Obituary: Michael Powers

Michael Anthony Robelou Powers, architect: born New York 19 May 1915; married Frances Wilson (two sons; one daughter); died London 24 August 1994.

IN JULY 1939, 11 alumni of the Architectural Association rented a basement in central London, in Russell Square, and set up the Architects' Co-operative Partnership. They had youth, ideals and innocence in common; they wanted to work together as equals and in the modern manner, and to build buildings that would be socially useful. None had any work in hand to speak of, and soon they were dispersed by the Second World War. Improbably, eight came together again after the hostilities to rekindle the Architects' Co-Partnership (ACP), which is still going today.

Michael Powers was ACP's first anchorman. Though lacking the ideological drive of colleagues like Anthony Cox or Leo de Syllas, he turned out to be the most sensitive architect on the team. A gentlemanly herbivore, unconcerned with brutal gesture or personal credit, Powers got on with creating a series of gracious, well-crafted educational buildings that represent English Modernism at its most civilised. His best-known, the celebrated 'Beehive' building at St John's College, Oxford, has softened the heart of many a common-room ranter against modern architecture.

Powers was the only child of an Irish-American father and an English mother with an interest in art and antiques. He was born in the United States, but the family came to England when he was small. He had a conventional preparatory and public-school education, then went on to the Architectural Association. In the early 1930s the AA still functioned like a young gentlemen's club, but was in the throes of radicalisation. Powers was one of many who entered with his head full of Edwin Lutyens and country houses and came out dreaming of Le Corbusier, planned communities and group-working. A great influence at the AA was Robert Jordan, later principal of the school and a lifelong friend. After graduating Powers travelled to Sweden (a favourite destination for 'soft' Modernists), Paris and Rome, then worked with Berthold Lubetkin's former partners Godfrey Samuel and Val Harding before helping found ACP.

The accident of Powers' American citizenship kept him from conscription and led to the precious, but bizarre and challenging, job which allowed the ACP partners to get together again after the war. This was the enormous Brynmawr Rubber Factory in South Wales. Through Jordan, Powers and another colleague, Peter Cocke, found a wartime niche with Enfield Cables, where he met Lord Forrester of Corstorphine, the company's unworldly chairman. Forrester had done well out of the war and planned to invest his substantial profits into a gesture to help the post-war Welsh valleys. The factory was imposing and elegant, with nine shell-concrete domes over the main production area.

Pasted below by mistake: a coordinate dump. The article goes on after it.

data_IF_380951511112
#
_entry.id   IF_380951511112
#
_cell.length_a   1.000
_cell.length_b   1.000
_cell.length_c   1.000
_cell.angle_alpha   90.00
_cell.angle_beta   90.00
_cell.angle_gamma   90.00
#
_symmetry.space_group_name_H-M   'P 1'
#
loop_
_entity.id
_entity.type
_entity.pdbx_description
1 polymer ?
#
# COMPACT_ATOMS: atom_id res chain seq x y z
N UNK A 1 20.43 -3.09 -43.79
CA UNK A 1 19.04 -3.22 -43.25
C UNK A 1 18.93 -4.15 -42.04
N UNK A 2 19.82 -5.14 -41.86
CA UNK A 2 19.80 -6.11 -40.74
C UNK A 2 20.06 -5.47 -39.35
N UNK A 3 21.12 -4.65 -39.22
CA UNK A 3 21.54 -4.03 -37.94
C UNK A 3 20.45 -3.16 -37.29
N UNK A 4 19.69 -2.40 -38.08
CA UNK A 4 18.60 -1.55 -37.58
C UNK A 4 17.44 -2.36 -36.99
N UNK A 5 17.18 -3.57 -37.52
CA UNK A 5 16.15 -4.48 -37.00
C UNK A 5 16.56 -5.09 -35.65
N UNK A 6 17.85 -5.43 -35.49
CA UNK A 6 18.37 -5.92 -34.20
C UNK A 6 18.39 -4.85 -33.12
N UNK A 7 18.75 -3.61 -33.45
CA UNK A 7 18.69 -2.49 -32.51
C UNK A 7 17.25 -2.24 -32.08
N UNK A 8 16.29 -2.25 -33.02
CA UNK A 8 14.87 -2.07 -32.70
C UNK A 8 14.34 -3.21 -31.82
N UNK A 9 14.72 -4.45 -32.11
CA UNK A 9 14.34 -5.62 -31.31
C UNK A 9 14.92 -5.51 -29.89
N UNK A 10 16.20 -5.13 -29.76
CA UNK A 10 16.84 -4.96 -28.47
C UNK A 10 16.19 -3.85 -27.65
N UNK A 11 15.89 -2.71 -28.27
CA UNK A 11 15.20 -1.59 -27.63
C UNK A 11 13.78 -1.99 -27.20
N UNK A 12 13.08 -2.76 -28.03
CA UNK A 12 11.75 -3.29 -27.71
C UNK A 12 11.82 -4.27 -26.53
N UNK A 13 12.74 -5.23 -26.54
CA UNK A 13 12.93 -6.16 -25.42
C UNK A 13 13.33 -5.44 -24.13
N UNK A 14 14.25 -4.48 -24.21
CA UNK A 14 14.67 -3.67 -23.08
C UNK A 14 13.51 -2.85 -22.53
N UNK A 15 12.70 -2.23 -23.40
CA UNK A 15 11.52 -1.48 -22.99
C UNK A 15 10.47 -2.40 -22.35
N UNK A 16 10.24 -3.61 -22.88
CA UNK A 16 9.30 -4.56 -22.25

One of Britain's few architectural jobs of size and significance in the days of Stafford Cripps's cuts, the Brynmawr Rubber Factory was a place of pilgrimage during construction (Frank Lloyd Wright urinated on one of its pilotis). But it proved a baptism of fire for the inexperienced Powers, the main job-architect. It took five years to build and proved a logistical nightmare; the undercapitalised company closed within a year of opening. Rescued by Dunlops, the Brynmawr factory now again lies empty - but listed. After years of despondency and neglect, there is at last hope that it may yet find a new future.

Powers's friendship with Forrester, later fifth Earl of Verulam, survived Brynmawr and brought him and ACP other jobs, notably additions at Bryanston School, where Verulam was chairman of the Governors. Schools, private or state, were a staple of the practice in the 1950s and 1960s, and a speciality of Powers's. They allowed an architect to put humanity before individuality, and so suited him well. Among his best were schools for the Spastics Society at Meldreth and Dene Park, Tonbridge, and a little building at Hanford School, Dorset.

More conspicuously, he took over St Paul's Cathedral Choir School after Leo de Syllas died in 1964, and besides the Beehive for St John's, Powers worked on the Wolfson Building at Trinity College, Cambridge, and Corpus Christi, Oxford. (He had little to do with ACP's biggest educational venture, the formidable Essex University.)

On the strength of the state patronage of the 1950s, many of the ACP partners demonstrated their faith by building themselves little Swedish-style brick houses on Hampstead or Highgate infill sites. Powers, a veteran north Londoner, was no exception. He married Frances, stepdaughter of Sir Adrian Boult, in 1949. Ten years on they moved their children into a new house tucked behind a wall off East Heath Road, Hampstead, later retreating to a smaller modern home behind Grove Terrace, Highgate Road. One of those periodic storms that rustle London's northern heights, the battle for the defiantly placed Spaniards Inn tollhouse near Kenwood, drew Powers into conservation committee work. Later, after his retirement, he became, to his own surprise, chairman of the Victorian Society's Buildings Subcommittee. It was the time of the fiercest reaction against Modernism, and he presided with civility and frequent bemusement over many a violent diatribe against the whole race of modern architects.